Contract law is generally doesn't favor contracts agreed upon verbally. A verbal agreement is difficult to prove, and can be used by those intent on committing fraud. For that reason, it's always best to put any agreements in writing and ensure all parties have fully understood and consented to signing.
Verbal agreements can be proven with actions in the absence of physical documentation. Any oral promise to provide the sale of goods or perform a service that you agreed to counts as a valid contract. So, when facing a court of law, what evidence can you provide to enforce a verbal agreement?
Unfortunately, without solid proof, it may be difficult to convince a court of the legality of an oral contract. Without witnesses to testify to the oral agreement taking place or other forms of evidence, oral contracts won't stand up in court. Instead, it becomes a matter of "he-said-she-said" - which legal professionals definitely don't have time for!
If you were to enter into a verbal contract, it's recommended to follow up with an email or a letter confirming the offer, the terms of the agreement , and payment conditions. The more you can document the elements of a contract, the better your chances of legally enforcing a oral contract.
Another option is to make a recording of the conversation where the agreement is verbalized. This can be used to support your claims in the absence of a written agreement. However, it's always best to gain the permission of the other involved parties before hitting record.
Fundamentally, most verbal agreements are legally valid as long as they meet all the requirements for a contract. However, if you were to go to court over one party not fulfilling the terms of the contract, proving that the interaction took place can be extremely taxing.
So, ultimately, the question is: written or verbal agreements?
Any good lawyer, contract law firm, or legal professional would advise you to make sure you formalize any professional agreement with a written agreement. Written contracts provide a secure testament to the conditions that were agreed and signed by the two parties involved. If it comes to it, a physical contract is much easier to eviden in legal circumstances.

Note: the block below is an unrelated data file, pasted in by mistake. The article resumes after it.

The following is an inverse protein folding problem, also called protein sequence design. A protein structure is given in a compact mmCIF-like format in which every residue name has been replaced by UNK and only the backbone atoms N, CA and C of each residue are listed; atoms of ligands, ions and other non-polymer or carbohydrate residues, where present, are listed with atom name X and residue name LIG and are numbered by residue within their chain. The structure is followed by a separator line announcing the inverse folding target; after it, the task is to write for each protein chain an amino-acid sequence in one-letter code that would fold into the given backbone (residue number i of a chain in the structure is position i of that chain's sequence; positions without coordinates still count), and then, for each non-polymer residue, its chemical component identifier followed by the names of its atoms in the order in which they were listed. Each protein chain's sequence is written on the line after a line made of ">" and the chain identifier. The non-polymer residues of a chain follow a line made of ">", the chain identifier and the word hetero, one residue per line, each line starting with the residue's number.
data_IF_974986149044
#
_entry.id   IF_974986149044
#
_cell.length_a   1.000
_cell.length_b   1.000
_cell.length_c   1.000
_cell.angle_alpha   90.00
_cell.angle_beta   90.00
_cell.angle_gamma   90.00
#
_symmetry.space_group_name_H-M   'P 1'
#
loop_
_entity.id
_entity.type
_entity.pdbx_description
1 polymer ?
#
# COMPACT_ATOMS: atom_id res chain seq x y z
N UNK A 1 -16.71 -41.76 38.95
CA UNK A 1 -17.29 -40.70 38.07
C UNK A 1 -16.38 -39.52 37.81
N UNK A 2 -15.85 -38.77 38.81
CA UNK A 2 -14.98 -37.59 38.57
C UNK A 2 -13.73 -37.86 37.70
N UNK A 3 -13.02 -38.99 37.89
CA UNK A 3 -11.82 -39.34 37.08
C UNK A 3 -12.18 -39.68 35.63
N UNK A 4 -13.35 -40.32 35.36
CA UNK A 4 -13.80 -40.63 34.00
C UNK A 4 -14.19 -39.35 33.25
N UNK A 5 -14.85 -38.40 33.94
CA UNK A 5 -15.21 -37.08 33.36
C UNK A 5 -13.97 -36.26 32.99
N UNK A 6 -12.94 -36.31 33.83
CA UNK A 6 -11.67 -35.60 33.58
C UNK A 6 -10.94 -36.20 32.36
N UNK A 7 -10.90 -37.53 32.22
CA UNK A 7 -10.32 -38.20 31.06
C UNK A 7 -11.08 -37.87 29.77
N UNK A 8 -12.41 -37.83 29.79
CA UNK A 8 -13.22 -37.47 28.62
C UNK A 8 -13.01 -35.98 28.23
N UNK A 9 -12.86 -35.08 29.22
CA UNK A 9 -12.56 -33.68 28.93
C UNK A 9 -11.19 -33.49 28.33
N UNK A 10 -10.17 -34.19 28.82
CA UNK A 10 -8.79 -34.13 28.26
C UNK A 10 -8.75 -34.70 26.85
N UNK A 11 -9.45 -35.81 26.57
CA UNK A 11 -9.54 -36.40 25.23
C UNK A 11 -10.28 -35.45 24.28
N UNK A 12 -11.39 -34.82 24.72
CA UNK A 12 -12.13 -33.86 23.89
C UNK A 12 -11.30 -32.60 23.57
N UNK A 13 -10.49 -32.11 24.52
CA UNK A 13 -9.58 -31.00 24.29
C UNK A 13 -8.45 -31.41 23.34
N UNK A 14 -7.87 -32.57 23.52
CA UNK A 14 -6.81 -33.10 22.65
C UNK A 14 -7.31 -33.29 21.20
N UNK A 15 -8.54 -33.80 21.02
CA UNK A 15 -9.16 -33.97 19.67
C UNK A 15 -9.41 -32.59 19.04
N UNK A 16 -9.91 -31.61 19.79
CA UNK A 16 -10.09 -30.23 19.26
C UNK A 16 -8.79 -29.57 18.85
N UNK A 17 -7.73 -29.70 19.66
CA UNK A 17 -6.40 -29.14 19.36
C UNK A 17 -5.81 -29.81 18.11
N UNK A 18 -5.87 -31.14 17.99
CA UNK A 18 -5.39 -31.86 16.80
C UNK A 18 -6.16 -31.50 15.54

Freelancers, in particular, should be aware of the extra security that digital contracts may provide. Many people choose to stick to executing contracts verbally because they're not sure how to write a contract, or they think writing out the contract terms is too complicated or requires expensive legal advice. However, this is no longer the case.
Today, we have a world of resources available at our fingertips. The internet is a treasure trove of invaluable information, platforms, and software that simplifies our lives. Creating, signing, and sending contracts has never been easier. What's more, you don't have to rely on a hiring a lawyer to explain all that legal jargon anymore.
There are plenty of tools available online for freelancers to use for guidance when drafting digital contracts. Tools like Bonsai provide a range of customizable, vetted contract templates for all kinds of freelance professionals. No matter what industry you're operating in, Bonsai has a professional template to offer.
A written contract makes the agreement much easier to prove the terms of the agreement in case something were to go awry. The two parties involved can rest assured that they're legal rights are protected, and the terms of the contract are sufficiently documented. Plus, it provides both parties with peace of mind to focus on the tasks at hand.
Bonsai's product suite for freelancers allows users to make contracts from scratch, or using professional templates, and sign them using an online signature maker.
With Bonsai, you can streamline and automate all of the boring back-office tasks that come with being a freelancer. From creating proposals that clients can't say no to, to sealing the deal with a professional contract - Bonsai will revolutionize the way you do business as a freelancer.
Why not secure your business today and sign up for a free trial?